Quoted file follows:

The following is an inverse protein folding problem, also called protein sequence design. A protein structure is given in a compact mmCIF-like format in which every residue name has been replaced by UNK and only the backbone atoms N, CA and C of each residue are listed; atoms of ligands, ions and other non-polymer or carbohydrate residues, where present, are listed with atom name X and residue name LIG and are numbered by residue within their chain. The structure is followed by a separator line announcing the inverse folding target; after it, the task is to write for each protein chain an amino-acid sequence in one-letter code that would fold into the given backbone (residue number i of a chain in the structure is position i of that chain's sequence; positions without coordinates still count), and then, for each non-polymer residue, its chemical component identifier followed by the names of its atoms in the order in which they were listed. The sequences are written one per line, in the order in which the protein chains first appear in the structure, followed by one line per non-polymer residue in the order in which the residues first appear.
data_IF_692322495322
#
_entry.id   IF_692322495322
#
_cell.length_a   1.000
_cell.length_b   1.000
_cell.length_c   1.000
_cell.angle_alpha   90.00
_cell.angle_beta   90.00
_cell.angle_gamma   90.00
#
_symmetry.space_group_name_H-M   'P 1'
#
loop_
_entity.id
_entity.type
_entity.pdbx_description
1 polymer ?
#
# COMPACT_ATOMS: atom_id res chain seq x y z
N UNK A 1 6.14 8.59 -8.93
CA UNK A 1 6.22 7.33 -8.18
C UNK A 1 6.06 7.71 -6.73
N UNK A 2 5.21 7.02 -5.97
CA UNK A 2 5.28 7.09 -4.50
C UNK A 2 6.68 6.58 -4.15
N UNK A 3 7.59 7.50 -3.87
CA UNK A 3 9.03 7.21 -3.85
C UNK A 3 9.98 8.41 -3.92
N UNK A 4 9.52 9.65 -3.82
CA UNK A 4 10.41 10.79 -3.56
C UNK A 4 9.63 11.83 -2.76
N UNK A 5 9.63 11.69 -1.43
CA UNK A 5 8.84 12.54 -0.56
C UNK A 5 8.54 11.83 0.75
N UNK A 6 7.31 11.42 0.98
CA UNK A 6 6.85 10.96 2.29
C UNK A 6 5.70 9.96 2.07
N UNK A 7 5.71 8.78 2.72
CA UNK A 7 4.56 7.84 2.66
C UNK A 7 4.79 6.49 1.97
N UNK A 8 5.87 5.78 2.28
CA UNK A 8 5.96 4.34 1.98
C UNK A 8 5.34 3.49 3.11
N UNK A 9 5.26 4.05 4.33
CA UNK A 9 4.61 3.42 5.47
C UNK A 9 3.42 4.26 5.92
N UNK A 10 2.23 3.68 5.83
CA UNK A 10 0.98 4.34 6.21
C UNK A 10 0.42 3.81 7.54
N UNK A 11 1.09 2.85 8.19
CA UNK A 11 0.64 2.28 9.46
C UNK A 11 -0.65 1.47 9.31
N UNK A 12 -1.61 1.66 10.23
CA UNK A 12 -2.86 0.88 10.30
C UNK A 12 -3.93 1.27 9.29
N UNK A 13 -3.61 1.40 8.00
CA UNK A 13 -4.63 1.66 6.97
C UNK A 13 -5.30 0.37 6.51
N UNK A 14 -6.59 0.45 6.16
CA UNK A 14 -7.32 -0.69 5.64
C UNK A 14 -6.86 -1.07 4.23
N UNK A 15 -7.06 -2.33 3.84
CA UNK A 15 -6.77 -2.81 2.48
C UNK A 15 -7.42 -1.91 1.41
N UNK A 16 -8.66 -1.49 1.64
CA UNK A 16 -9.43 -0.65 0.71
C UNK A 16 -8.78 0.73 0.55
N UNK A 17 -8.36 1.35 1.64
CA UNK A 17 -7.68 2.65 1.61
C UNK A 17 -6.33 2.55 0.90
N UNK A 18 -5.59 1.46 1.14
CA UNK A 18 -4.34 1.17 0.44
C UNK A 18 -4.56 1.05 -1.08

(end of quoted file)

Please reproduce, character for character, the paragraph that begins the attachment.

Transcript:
The following is an inverse protein folding problem, also called protein sequence design. A protein structure is given in a compact mmCIF-like format in which every residue name has been replaced by UNK and only the backbone atoms N, CA and C of each residue are listed; atoms of ligands, ions and other non-polymer or carbohydrate residues, where present, are listed with atom name X and residue name LIG and are numbered by residue within their chain. The structure is followed by a separator line announcing the inverse folding target; after it, the task is to write for each protein chain an amino-acid sequence in one-letter code that would fold into the given backbone (residue number i of a chain in the structure is position i of that chain's sequence; positions without coordinates still count), and then, for each non-polymer residue, its chemical component identifier followed by the names of its atoms in the order in which they were listed. The sequences are written one per line, in the order in which the protein chains first appear in the structure, followed by one line per non-polymer residue in the order in which the residues first appear.